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Cr Dave Cull - who is standing for mayor as well as for re-election as a councillor - made the call for stronger rules yesterday, during discussions at a Dunedin City Council planning and environment committee meeting.
Councillors were considering a report by council liquor licensing co-ordinator Kevin Mechen, outlining the activities of the Dunedin District Licensing Agency for the year to June 30.
Mr Mechen's report included a copy of the Alcohol Advisory Council's (AAC) national strategy - "changing the drinking culture" - prepared in 2008, but noted Dunedin strategies had not yet been given "the attention they require" to change the city's drinking culture.
Cr Cull argued more emphasis should be put on controlling intoxicated people who wandered the city's streets.
He said the AAC's strategy noted licensees were turning away drinkers who arrived at city venues already heavily intoxicated, but made no mention of how to control them once they were left on the street.
The answer should be to make gross public drunkenness a "local offence" in Dunedin, he believed.
It is not the first time Cr Cull has backed the rule, after supporting the idea during the last local body election campaign in 2007.
However, the suggestion won some support yesterday from committee chairman Cr Michael Guest.
Cr Guest agreed more needed to be done to police Dunedin's streets, which became "nasty and dangerous" after 1am.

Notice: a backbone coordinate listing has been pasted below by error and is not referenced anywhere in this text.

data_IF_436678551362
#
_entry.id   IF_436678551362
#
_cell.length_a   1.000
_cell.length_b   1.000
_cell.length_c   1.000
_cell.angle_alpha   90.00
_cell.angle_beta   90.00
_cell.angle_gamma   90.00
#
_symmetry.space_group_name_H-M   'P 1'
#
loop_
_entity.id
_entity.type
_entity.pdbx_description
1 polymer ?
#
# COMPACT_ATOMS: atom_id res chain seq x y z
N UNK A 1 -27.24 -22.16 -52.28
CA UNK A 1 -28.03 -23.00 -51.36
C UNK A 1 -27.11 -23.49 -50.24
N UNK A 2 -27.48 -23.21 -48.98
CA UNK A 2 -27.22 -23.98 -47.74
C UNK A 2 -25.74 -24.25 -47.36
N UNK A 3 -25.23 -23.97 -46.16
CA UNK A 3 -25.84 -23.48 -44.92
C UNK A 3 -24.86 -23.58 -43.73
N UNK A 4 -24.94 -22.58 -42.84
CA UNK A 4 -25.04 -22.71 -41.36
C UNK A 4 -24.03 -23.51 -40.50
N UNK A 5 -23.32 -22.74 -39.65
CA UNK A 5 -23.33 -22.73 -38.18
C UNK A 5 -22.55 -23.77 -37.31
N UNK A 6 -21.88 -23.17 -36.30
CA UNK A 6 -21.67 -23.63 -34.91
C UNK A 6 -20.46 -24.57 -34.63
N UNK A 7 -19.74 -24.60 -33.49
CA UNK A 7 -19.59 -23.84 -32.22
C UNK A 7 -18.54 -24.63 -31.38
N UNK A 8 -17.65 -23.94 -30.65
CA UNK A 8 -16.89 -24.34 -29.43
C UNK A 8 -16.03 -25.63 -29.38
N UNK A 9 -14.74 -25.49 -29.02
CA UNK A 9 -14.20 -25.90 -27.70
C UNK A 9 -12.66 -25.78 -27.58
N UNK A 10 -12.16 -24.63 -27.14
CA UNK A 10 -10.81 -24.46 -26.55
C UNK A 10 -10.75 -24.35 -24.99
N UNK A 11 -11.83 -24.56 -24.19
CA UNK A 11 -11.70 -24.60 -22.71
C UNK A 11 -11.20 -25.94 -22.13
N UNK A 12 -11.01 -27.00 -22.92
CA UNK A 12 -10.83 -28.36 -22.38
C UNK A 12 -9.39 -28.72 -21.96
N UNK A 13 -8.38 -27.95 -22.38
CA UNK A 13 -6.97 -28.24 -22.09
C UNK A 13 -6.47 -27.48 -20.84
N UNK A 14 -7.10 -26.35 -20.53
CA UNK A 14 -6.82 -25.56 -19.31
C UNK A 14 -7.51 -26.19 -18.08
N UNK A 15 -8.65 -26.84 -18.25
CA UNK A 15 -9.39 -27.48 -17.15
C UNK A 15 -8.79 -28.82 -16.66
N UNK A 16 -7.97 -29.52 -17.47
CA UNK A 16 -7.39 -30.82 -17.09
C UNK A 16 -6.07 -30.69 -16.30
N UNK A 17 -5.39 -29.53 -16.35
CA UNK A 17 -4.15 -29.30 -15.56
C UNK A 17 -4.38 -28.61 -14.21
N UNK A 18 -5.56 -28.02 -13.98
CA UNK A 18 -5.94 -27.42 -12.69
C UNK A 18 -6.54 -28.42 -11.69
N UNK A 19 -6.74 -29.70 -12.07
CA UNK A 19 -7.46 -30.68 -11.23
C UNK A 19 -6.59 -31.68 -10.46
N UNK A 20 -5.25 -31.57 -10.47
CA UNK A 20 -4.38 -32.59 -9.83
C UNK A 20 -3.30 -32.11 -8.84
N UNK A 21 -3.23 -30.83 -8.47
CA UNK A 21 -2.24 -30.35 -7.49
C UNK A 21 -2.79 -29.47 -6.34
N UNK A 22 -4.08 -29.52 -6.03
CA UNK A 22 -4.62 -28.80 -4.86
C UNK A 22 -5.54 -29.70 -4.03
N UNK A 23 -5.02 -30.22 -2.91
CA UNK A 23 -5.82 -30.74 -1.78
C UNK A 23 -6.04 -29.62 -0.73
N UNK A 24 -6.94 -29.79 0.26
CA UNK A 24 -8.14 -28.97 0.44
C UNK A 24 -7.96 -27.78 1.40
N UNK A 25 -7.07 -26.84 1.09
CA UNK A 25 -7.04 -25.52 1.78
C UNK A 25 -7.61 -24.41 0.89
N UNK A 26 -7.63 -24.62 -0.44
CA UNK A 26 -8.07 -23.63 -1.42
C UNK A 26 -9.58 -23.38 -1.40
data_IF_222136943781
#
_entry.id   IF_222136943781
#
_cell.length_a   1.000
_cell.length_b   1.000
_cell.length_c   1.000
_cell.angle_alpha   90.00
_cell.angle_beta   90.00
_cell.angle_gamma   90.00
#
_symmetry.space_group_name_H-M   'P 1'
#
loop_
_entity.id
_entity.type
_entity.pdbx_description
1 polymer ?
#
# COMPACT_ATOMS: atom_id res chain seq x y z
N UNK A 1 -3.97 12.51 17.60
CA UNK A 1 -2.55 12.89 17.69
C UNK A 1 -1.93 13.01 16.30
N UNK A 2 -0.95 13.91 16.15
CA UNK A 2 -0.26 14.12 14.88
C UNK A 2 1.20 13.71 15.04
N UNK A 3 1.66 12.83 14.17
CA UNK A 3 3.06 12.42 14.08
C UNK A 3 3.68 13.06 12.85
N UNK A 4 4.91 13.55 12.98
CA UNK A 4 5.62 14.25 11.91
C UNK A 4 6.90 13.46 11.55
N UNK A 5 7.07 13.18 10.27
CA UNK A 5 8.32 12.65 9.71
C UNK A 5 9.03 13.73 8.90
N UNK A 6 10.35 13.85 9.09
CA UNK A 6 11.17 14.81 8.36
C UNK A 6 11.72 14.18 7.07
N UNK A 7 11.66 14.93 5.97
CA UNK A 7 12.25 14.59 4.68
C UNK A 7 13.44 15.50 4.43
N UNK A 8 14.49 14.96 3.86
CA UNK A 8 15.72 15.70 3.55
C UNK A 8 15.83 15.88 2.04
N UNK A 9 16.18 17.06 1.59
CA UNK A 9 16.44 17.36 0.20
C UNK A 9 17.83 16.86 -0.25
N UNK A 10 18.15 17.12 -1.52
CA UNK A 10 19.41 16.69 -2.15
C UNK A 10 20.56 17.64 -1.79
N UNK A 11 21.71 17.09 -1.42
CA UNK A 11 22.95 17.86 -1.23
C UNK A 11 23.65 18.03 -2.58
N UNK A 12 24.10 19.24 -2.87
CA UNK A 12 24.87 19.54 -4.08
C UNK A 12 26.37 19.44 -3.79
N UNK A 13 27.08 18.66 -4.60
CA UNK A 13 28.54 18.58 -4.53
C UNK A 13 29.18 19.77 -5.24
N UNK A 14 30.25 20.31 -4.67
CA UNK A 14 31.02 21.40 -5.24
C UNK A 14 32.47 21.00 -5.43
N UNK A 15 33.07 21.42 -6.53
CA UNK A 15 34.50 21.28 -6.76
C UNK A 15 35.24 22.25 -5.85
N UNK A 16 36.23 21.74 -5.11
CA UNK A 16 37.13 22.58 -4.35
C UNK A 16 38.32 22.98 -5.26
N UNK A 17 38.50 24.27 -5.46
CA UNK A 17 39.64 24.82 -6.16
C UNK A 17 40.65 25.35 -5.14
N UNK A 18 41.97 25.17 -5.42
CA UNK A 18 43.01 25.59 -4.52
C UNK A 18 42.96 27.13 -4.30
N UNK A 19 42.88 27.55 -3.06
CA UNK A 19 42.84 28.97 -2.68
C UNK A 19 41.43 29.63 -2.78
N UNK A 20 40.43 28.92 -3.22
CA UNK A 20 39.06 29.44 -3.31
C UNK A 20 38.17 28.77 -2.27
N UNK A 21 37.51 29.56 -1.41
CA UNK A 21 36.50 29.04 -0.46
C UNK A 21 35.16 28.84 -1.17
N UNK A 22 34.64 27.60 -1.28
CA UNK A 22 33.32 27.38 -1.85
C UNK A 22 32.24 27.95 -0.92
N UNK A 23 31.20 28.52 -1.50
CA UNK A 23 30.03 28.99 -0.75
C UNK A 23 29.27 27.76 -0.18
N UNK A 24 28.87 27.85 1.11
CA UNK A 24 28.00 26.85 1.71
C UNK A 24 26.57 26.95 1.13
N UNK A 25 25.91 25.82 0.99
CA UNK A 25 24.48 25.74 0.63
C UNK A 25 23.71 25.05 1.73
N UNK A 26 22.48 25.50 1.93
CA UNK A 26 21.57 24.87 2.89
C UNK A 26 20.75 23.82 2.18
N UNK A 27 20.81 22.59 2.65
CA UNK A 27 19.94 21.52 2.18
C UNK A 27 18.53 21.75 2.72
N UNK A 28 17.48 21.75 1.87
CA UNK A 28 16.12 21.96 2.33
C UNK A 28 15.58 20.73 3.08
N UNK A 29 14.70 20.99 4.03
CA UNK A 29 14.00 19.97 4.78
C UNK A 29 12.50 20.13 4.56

He called for council staff to prepare a report, to be completed in six weeks, containing options to be considered by councillors.
Options could include employing additional council city safety officers to patrol the central city, or a move to bring back old laws prohibiting intoxication in a public place, he said.
Cr Guest warned locking up more drunks could result in the city's police cells becoming "cluttered", but Cr Cull was unperturbed: "It might clear the streets."
The issue was one of safety, he said, citing regular reports of serious assaults in the central city.
While not wanting to be critical of Dunedin police, Cr Guest said their efforts tended to be "reactionary" because of lack of resources, and the issue should be raised again with Dunedin-based MPs.
"It needs to be addressed."
Mr Mechen, in his report, said Dunedin had a "high tolerance for intoxication", but a shift had taken place in the past year.
"There is now a mood for change in the community."
Regular meetings were held with Public Health South and police to discuss alcohol-related matters, and the agency worked as part of the "Drinksafe" partnership to reduce alcohol-related harm in Dunedin.
The total number of applications dealt with by the agency during the year to June 30 had increased 11% to 1372, up from 1238 in the previous year, including a 26% increase in special licence applications for one-off events, he said.
Police running controlled purchase operations had targeted 25 premises during the year, with two (8%) selling alcohol to under-age buyers, down from 13% the previous year, he said.
"While this is encouraging there is still room for improvement."
The number of licensed premises in Dunedin had dropped slightly, down from 442 in 2009 to 432 this year, after rising steadily - most years - from 376 in 1999.